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Hop Pellet Composition

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GalBrew

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Hi all,
After searching on this topic to no avail. I have a question regarding hop pellets. I BIAB and use a hop sock, for the most part it has done its job and contained most of the hop matter from the pellets once they have broken up in the boil. I have recently started purchasing hop pellets from various sources and have found that more often than not the hop sock does not conatain the hop matter. Some of the pellets I have seem to be made up from compressed hop powder which the hop sock has no chance of containing. Other (more expensive) hop pellets seem to be made of bigger particles which are contained by the sock. Has anyone had similar issues with different hop pellets and hop socks? Can anyone recommend suppliers which produce hop pellets made from larger hop particles? Or even a hop sock with a super fine mesh?

Cheers, :beer:
 

bum

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A little bit of hop matter won't hurt your beer, Adam.

RDWHAHB.

But if you're buying from a retailer, you don't have much control over where the hops come from. Just worry about the qualities the hops add to your beers, not the consistency of the pellets themselves.
 

GalBrew

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A little bit of hop matter won't hurt your beer, Adam.

RDWHAHB.

But if you're buying from a retailer, you don't have much control over where the hops come from. Just worry about the qualities the hops add to your beers, not the consistency of the pellets themselves.
One of the other issues of 'powdery' pellets is that the hop matter is getting caught in the top of the sock in a big sludgy pile. I didn't pick up on it in time on my last brew, put i'm pretty sure that quite a lot of the hops I put in did not spend the appropriate time in the boil, rather stuck in the part of the sock just above the level of the wort. I'm hoping the crapload of hop debris that ended up on the fermenter will settle out properly.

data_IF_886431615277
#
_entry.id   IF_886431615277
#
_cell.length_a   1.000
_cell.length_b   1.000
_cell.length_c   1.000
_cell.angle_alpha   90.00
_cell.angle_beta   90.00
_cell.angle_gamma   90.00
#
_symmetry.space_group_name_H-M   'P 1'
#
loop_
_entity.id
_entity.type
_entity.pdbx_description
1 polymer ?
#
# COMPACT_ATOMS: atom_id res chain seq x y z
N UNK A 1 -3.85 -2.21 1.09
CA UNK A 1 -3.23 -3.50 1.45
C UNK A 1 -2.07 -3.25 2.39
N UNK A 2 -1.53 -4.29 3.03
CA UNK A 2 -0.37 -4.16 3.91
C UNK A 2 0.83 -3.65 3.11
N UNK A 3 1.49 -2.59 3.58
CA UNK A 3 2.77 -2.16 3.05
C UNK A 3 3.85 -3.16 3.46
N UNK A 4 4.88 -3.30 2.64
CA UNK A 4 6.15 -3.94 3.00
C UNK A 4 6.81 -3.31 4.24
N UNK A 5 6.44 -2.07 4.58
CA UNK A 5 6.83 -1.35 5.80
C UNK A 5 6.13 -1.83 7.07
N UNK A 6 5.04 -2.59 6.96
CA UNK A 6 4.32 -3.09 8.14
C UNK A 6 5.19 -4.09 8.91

DU99

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when you transfer your wort into the fermenter,run it thru sieve/strainer,will catch hop matter.
 

bum

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If you've done anything at all about keeping hot break out of your fermenter then a large amount of the hops will have stayed in the trub in your kettle.

I'd hazard a guess that people who use hops socks might be in the minority. Hops floating around in the boil are not going to hurt your beer. Most people consider it a good thing. ;)

[EDIT: typo]
 

MHB

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Hop pellets are available in a few of forms generally T-100, T-90 and T-45 the number refers to the amount of the hop cone used in the pellet. All pellets are just hops no additives, binders, glue or anything else so a T-100 pellet (or plug) is the whole hop flower pressed into a pellet, T-90 has 10% of the not useful stuff taken away and is 90% of the hop cone, likewise T-45 is less than half of the cone with just the best for brewing bits kept.
The more refined the higher the Alpha content and the more expensive but the less you use.

Unless you are talking about Hop Plugs (T-100 pellets) all the rest are made of hop powder, how finely the hops are ground is going to be up to the people running the pelleting mill, some of the larger hop farms now pellet on farm so there are going to be lots of different outcomes, even among the same variety, and the same year so good luck getting what you are looking for.

Personally Im not a fan of hop socks, I believe they reduce the utilisation you get from the hops and can make it a lot harder to separate the rest of the trub from the wort at the end of the boil. The condensed protein (hot break) is the part (well mostly) we need to keep out of the fermenter, by having the hop debris in the bottom of the kettle it is a lot easier to identify the trub leave it in the kettle.
Mark
 

GalBrew

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If you've done anything at all about keeping hot break out of your fermenter than a large amount of the hops will have stayed in the trub in your kettle.

I'd hazard a guess that people who use hops socks might be in the minority. Hops floating around in the boil are not going to hurt your beer. Most people consider it a good thing. ;)
Hops floating around in the boil is good, but the sludge was working its way up the sock and out of the boil due to the nature of my rolling boil. I an doing single vessel stuff here and as I can't get that great of a trub cone in my current setup after whirlpooling, my mainway of keeping crap out of the fermenter is make a little more wort and just leave more behind (and to use a hop sock). The problem I had was that these ultra fine hop particles were remaining in suspension after whirlpooling and I had to get the hot wort into the cube for no chilling, so in it all went. I would prefer to not have this happen again as my previous hops did not have this issue.
 

GalBrew

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Hop pellets are available in a few of forms generally T-100, T-90 and T-45 the number refers to the amount of the hop cone used in the pellet. All pellets are just hops no additives, binders, glue or anything else so a T-100 pellet (or plug) is the whole hop flower pressed into a pellet, T-90 has 10% of the not useful stuff taken away and is 90% of the hop cone, likewise T-45 is less than half of the cone with just the best for brewing bits kept.